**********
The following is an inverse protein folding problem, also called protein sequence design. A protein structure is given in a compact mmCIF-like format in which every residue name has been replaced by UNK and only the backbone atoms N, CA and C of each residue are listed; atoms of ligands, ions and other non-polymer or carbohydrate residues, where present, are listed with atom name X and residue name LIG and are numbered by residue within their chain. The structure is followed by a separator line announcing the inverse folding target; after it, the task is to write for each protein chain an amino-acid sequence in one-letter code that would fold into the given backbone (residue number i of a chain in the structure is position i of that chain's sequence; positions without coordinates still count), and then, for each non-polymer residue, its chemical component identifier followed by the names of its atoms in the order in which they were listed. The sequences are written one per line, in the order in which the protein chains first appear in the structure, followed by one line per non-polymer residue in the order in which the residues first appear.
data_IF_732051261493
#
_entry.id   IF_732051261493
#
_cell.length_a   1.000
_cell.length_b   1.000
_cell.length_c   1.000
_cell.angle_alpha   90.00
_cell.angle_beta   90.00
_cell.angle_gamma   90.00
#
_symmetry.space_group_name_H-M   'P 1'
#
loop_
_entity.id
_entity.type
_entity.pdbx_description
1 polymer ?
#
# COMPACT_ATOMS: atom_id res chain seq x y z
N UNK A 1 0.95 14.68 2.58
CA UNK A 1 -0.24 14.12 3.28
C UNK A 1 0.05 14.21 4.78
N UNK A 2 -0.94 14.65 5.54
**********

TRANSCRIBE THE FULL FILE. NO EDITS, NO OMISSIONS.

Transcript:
The following is an inverse protein folding problem, also called protein sequence design. A protein structure is given in a compact mmCIF-like format in which every residue name has been replaced by UNK and only the backbone atoms N, CA and C of each residue are listed; atoms of ligands, ions and other non-polymer or carbohydrate residues, where present, are listed with atom name X and residue name LIG and are numbered by residue within their chain. The structure is followed by a separator line announcing the inverse folding target; after it, the task is to write for each protein chain an amino-acid sequence in one-letter code that would fold into the given backbone (residue number i of a chain in the structure is position i of that chain's sequence; positions without coordinates still count), and then, for each non-polymer residue, its chemical component identifier followed by the names of its atoms in the order in which they were listed. The sequences are written one per line, in the order in which the protein chains first appear in the structure, followed by one line per non-polymer residue in the order in which the residues first appear.
data_IF_732051261493
#
_entry.id   IF_732051261493
#
_cell.length_a   1.000
_cell.length_b   1.000
_cell.length_c   1.000
_cell.angle_alpha   90.00
_cell.angle_beta   90.00
_cell.angle_gamma   90.00
#
_symmetry.space_group_name_H-M   'P 1'
#
loop_
_entity.id
_entity.type
_entity.pdbx_description
1 polymer ?
#
# COMPACT_ATOMS: atom_id res chain seq x y z
N UNK A 1 0.95 14.68 2.58
CA UNK A 1 -0.24 14.12 3.28
C UNK A 1 0.05 14.21 4.78
N UNK A 2 -0.94 14.65 5.54